Instead of hating on our fellow gamers for whatever reason, we should show some support. We all love games, why not use that to bind together instead of arguing over the value of one game over another, or what it means to line up to buy a game at launch.

    PS: You seem to be a semi-regular commenter on Tap Repeatedly. I sort of know who you are now. : )

  2. Hi Armand, thanks for stopping by. I stalked Gregg B back to Tap after he made a few appearances on Tom Jubert’s blog so I post a comment now and then on Tap when I’m in the mood.

    As I swing towards middle age and life seems to be hardening into something too routine and constant, my attitudes are tending towards intolerance. I don’t want to grow into one of those “tsk! those darn kids!” kind of adults that always got caught out at the end of a Scooby Doo episode. Shaking my head at “silly gamers” just felt like that kind of thing.

  3. I think being aware of it is what will keep you from falling into that trap. Same for any old-folks habit you scoffed at when you were younger, I’d imagine.

    If anything, this should be the post you use to introduce your co-workers to ED.

  4. Heh, I think I’m the opposite of you HM. I’m embarrassed to put up game posters or other nerd paraphernalia where I live, so I take all that stuff to my cubicle at work. It’s wallpapered with posters and I’ve got a Big Daddy figure sitting on my monitor protecting the computer from hackers. I work in a place with a weird culture, though, we talk about StarCraft 2 at meetings when we should be talking about insurance.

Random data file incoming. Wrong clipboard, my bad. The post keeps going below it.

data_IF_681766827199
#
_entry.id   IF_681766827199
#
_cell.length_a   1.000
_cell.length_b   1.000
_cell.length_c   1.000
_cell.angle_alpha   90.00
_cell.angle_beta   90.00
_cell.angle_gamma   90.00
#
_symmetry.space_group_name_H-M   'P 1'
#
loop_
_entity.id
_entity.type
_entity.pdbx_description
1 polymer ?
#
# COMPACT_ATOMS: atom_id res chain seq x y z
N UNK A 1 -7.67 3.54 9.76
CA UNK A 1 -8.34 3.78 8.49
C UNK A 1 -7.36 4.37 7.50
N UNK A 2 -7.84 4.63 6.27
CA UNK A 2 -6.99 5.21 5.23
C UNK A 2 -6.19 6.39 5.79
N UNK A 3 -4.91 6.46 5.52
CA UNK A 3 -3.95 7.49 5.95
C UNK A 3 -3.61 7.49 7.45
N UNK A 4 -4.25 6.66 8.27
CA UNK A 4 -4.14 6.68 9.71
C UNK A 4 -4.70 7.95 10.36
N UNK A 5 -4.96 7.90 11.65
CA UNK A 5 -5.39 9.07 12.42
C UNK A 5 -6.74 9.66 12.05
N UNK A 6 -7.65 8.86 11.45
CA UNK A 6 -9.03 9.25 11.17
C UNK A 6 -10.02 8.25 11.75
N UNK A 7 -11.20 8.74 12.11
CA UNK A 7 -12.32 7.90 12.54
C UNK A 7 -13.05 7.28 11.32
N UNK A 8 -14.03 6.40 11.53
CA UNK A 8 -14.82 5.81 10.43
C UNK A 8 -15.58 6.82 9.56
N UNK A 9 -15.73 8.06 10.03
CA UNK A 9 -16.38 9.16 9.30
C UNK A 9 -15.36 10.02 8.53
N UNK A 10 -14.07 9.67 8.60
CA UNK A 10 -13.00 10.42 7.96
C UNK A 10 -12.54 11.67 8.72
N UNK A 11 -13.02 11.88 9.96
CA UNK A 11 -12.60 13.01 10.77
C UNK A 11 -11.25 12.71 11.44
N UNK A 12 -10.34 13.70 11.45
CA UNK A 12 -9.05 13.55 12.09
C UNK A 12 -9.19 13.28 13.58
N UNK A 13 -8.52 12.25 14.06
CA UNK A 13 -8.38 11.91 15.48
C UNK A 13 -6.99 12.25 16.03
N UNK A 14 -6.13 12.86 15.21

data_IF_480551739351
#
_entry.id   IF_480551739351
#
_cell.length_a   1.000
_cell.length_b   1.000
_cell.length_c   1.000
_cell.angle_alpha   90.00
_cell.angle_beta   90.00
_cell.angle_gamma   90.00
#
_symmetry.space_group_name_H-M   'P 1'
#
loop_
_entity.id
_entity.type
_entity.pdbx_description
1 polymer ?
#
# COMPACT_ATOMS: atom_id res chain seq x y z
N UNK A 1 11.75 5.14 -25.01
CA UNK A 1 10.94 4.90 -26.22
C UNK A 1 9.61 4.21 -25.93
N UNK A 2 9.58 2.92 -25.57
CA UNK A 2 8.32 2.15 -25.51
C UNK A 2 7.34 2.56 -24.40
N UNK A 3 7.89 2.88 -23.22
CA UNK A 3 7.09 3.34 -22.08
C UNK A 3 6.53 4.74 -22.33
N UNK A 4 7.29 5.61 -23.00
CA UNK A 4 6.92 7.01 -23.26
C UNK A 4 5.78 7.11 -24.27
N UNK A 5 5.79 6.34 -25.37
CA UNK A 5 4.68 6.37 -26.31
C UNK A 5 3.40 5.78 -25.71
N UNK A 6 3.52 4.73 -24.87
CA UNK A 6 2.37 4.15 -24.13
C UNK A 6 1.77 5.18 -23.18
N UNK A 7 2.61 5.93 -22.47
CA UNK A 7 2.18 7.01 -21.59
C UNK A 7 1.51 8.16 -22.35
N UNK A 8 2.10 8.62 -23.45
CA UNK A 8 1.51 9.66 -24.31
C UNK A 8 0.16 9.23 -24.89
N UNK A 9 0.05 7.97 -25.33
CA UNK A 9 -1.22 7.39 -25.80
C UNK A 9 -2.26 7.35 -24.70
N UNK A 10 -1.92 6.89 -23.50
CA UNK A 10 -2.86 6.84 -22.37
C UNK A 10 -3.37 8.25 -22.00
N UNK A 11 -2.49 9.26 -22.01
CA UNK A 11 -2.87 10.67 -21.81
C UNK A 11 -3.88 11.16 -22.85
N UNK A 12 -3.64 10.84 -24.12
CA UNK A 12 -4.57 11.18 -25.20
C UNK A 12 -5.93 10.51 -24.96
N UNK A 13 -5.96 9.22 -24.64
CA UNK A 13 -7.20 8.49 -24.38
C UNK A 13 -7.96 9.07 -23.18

5. @BeamSplashX – The kind of people I’ve worked with for over a decade have not been gamers. I’m not exactly sure why this is the case. I did meet someone who played Everquest to death and tried to get me hooked on it. (I refused to even try.) And one guy who described Freespace to me at a client site, and used lots of explosion noises and hand movements to show fleets swooping around. I wasn’t sure what the client thought about this (they were paying a LOT of cash to our company for services rendered) and slowly put some distance between myself and his game conversations… you have to show some reserve in front of clients. And there endeth the relationship with one gamer at work.

    @Switchbreak – Probably if you break into indie game development big time, you’ll end up talking to everyone at PAX about insurance.

  6. I don’t mind fans showing their love, but in the same week Arcen and Frictional Games report less than satisfactory sales (Arcen markedly so) I just can’t stomach a queue of dribbling Master Chief fans lining up for yet another Halo game. I’m in no position to judge the Halo games having only played each one for less than an hour but I just can’t fathom how something so generic can pull in such a fervent crowd.

    I think my biggest peeve is with the media coverage of such events. You’d be forgiven for thinking that people who don’t play games know nothing of the indie scene and more niche titles. Gaming has such a risible image because of the popularity of the same old ‘all combat’ shit — Halo, CoD, GTA, WoW. What I’d do to see some major coverage of games like Portal or Braid or Grim Fandango. I don’t think we’d be quite so repressed if the perception of gamers was broadened beyond Wii jiggling and combat games.